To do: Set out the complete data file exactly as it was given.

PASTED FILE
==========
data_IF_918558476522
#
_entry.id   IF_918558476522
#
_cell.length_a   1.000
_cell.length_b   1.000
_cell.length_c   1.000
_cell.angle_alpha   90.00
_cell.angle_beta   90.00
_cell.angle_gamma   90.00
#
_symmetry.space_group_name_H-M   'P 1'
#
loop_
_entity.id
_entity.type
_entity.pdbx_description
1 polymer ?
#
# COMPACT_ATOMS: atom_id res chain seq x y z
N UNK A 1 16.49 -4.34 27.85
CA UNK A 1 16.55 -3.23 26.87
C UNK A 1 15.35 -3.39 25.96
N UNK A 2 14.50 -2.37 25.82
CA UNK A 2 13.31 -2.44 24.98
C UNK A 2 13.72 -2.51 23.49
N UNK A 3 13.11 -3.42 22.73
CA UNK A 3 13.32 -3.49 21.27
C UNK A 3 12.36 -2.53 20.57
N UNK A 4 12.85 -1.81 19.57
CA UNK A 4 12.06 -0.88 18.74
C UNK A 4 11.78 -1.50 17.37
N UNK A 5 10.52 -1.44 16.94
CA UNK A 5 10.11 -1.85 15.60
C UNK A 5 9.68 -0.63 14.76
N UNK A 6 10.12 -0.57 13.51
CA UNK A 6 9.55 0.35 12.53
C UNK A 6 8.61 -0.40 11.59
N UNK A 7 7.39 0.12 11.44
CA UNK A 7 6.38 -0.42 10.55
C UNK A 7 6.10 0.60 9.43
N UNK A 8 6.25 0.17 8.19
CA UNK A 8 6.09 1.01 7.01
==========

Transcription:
data_IF_918558476522
#
_entry.id   IF_918558476522
#
_cell.length_a   1.000
_cell.length_b   1.000
_cell.length_c   1.000
_cell.angle_alpha   90.00
_cell.angle_beta   90.00
_cell.angle_gamma   90.00
#
_symmetry.space_group_name_H-M   'P 1'
#
loop_
_entity.id
_entity.type
_entity.pdbx_description
1 polymer ?
#
# COMPACT_ATOMS: atom_id res chain seq x y z
N UNK A 1 16.49 -4.34 27.85
CA UNK A 1 16.55 -3.23 26.87
C UNK A 1 15.35 -3.39 25.96
N UNK A 2 14.50 -2.37 25.82
CA UNK A 2 13.31 -2.44 24.98
C UNK A 2 13.72 -2.51 23.49
N UNK A 3 13.11 -3.42 22.73
CA UNK A 3 13.32 -3.49 21.27
C UNK A 3 12.36 -2.53 20.57
N UNK A 4 12.85 -1.81 19.57
CA UNK A 4 12.06 -0.88 18.74
C UNK A 4 11.78 -1.50 17.37
N UNK A 5 10.52 -1.44 16.94
CA UNK A 5 10.11 -1.85 15.60
C UNK A 5 9.68 -0.63 14.76
N UNK A 6 10.12 -0.57 13.51
CA UNK A 6 9.55 0.35 12.53
C UNK A 6 8.61 -0.40 11.59
N UNK A 7 7.39 0.12 11.44
CA UNK A 7 6.38 -0.42 10.55
C UNK A 7 6.10 0.60 9.43
N UNK A 8 6.25 0.17 8.19
CA UNK A 8 6.09 1.01 7.01